Phishing attacks have risen 667 percent in the UK in March compared to February, as malicious actors trick users with fake coronavirus alerts

The COVID-19 outbreak is forcing millions of employees to work from home. This means countless organisations are faced with a unique challenge: how to keep as many business-critical functions running as possible whilst maintaining adequate security.

Phishing attacks have risen an unprecedented 667 percent in the UK compared to February, as malicious actors trick users via fake coronavirus alerts, according to research by Barracuda Networks. Government statistics revealed that 75 percent of large organisations were hacked last year, meaning this enhanced threat is all the more worrying.

Barracuda’s Threat Spotlight research team have seen three main types of phishing attacks using coronavirus COVID-19 themes: scamming, brand impersonation and business email compromise (BEC). 

Authentication platform Veridium argues that COVID-19 is the largest-ever cyber security threat of recent times. While it has shone a light on technology, forcing enterprises to innovate, others are placing their business at risk by taking shortcuts on security measures.

“What makes this situation so difficult are the timeframes,” said James Stickland, CEO of Veridium. ”Where typical changes of this scale are planned, researched, deployed and tested over months and even years, the UK now has just weeks to overcome some very real problems.”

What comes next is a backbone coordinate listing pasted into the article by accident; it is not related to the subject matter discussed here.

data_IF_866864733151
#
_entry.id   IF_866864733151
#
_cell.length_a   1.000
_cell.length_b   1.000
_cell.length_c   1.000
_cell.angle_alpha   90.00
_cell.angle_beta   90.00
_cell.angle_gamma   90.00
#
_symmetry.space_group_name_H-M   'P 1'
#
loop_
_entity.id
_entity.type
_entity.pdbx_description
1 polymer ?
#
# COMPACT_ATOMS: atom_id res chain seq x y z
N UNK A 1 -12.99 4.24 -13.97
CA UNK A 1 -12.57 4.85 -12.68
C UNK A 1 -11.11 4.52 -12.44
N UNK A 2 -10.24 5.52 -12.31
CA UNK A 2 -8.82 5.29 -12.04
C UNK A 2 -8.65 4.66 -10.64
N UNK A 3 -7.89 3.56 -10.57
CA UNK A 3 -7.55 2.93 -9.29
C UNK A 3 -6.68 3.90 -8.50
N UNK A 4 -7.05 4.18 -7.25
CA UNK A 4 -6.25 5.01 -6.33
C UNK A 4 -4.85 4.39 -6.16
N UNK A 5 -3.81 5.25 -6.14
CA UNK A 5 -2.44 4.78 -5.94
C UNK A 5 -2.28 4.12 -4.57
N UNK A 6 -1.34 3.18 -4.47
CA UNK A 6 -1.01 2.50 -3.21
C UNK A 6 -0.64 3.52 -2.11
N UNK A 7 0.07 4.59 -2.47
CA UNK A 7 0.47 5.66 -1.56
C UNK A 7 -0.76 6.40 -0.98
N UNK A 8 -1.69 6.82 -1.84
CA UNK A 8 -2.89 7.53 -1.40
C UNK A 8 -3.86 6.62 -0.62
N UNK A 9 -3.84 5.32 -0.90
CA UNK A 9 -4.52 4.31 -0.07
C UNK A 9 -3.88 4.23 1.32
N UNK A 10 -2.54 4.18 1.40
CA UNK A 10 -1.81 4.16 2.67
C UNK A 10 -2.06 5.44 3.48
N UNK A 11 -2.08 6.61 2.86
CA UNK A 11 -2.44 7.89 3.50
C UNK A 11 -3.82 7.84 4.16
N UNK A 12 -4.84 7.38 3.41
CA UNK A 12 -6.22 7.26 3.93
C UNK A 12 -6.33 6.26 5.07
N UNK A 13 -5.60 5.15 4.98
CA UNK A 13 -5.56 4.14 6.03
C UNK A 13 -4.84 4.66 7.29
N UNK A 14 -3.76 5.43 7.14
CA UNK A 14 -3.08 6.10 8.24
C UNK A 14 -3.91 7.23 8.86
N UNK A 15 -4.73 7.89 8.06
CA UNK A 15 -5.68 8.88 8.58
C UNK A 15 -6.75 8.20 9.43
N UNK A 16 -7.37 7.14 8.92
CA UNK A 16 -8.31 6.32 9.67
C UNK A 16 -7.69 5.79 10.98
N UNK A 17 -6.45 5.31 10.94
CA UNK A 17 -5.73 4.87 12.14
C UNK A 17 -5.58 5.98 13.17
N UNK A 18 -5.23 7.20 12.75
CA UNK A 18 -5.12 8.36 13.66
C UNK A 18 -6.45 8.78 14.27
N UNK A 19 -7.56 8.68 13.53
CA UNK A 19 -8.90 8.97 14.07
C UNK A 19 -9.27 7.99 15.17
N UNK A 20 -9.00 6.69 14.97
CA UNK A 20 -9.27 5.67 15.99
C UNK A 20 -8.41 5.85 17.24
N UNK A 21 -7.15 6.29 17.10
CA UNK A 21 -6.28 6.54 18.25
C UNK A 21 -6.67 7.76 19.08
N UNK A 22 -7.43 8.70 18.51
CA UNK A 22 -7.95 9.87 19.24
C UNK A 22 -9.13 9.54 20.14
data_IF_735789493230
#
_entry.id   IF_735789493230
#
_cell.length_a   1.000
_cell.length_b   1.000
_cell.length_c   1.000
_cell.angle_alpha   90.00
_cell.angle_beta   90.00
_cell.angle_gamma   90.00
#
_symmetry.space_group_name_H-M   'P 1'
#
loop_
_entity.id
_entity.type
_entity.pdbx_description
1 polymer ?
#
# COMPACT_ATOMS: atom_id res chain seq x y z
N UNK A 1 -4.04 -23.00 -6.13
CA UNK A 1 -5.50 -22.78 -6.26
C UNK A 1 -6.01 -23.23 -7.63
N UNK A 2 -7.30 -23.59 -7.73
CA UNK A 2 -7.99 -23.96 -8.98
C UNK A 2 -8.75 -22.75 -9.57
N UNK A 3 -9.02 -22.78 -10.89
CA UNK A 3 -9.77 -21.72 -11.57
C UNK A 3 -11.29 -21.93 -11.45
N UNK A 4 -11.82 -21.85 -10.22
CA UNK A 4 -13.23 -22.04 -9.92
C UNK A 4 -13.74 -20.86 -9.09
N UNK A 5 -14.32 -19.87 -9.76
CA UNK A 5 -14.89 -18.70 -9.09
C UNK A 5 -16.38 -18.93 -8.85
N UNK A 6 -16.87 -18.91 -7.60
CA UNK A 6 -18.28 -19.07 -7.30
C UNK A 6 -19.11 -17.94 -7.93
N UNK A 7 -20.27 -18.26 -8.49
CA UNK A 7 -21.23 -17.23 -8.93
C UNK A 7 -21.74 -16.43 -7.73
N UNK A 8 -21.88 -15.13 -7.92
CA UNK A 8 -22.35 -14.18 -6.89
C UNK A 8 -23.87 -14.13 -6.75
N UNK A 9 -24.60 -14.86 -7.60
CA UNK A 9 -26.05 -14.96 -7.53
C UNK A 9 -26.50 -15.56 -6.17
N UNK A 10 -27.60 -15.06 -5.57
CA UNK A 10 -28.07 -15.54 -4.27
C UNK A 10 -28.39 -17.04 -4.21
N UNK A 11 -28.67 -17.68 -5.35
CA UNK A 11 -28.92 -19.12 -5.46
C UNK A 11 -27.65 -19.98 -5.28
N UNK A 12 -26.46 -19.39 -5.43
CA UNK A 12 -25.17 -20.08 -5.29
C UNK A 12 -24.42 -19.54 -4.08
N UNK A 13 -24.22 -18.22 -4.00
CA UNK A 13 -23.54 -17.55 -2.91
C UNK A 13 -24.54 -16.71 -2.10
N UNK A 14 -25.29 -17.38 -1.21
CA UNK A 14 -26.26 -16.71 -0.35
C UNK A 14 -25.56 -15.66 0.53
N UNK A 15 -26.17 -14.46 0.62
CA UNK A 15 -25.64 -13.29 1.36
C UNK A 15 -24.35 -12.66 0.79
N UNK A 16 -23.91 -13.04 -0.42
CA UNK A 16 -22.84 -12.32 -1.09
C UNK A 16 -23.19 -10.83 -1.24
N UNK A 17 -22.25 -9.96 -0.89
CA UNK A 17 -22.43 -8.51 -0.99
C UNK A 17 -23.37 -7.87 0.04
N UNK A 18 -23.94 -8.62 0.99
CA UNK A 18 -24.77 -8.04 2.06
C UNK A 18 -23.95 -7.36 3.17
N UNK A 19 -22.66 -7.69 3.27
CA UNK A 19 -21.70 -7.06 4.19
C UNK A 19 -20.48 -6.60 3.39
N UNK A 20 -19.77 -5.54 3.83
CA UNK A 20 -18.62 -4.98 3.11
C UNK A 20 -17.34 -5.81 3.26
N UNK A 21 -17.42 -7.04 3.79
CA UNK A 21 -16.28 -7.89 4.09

”These circumstances, albeit challenging and worrying, indeed present a long term opportunity for businesses to reassess their security strategies. Many companies are facing increasing scrutiny over their identity verification requirements, particularly video conferencing tools which have exploded in popularity.”

”At this current time, invoking business continuity must be prioritised – ensuring clients are serviced and secure authentication for remote employees is provided.”

Resetting passwords while working from home is a crucial challenge for employees. This is the weakest link in the security trail, with poor password hygiene responsible for over 80 per cent of data breaches, according to Veridium.

“Software based authentication that can be delivered remotely will be key to improving cybersecurity for home workers,” said Stickland. ”Authentication measures that require passwords or PINs put pressure on already inundated or unavailable IT helpdesks through resets.”

“The way the world works will change after this – individuals and businesses will rethink their priorities,” he added. “Flexible working will be more accepted, security will matter more, and relationships will matter more. In the same way it takes a cyber-breach to invest in improving security, this pandemic will make a number of businesses overhaul their remote working strategies. It will be very interesting to see how the business and security world will change.”